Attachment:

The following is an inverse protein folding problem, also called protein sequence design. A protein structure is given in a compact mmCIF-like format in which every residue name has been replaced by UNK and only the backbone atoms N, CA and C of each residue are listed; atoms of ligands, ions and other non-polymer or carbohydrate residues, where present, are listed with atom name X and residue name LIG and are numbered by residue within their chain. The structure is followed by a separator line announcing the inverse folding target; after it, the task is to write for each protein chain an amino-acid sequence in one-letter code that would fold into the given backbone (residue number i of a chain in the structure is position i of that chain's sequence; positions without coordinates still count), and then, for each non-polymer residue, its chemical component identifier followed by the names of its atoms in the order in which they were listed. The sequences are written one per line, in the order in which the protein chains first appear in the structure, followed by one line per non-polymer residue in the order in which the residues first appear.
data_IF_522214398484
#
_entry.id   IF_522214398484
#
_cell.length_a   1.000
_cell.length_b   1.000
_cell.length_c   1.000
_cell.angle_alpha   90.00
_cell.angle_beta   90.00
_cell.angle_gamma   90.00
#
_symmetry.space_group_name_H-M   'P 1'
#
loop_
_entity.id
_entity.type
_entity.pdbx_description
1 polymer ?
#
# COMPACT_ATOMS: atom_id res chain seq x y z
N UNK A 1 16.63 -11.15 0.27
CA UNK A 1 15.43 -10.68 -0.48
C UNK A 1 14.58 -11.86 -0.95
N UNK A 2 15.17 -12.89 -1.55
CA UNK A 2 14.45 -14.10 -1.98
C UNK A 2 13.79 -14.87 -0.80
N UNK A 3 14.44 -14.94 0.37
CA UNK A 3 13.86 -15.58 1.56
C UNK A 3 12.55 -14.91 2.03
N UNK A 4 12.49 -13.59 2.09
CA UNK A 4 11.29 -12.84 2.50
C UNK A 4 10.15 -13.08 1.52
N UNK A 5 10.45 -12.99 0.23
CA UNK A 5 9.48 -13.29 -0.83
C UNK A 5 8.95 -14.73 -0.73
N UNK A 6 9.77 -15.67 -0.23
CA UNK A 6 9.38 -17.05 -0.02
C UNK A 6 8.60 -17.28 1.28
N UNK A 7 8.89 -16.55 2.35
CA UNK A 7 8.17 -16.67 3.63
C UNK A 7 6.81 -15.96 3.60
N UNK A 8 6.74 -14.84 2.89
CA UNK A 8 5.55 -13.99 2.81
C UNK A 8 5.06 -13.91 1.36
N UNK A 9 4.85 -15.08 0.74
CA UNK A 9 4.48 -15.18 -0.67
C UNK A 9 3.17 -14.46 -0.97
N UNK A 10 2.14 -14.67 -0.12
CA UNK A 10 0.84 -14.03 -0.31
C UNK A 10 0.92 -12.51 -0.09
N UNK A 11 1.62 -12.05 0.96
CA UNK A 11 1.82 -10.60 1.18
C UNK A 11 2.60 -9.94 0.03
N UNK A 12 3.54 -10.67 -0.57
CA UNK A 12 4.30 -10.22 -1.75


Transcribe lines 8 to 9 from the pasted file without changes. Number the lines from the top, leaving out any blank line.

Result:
_cell.length_c   1.000
_cell.angle_alpha   90.00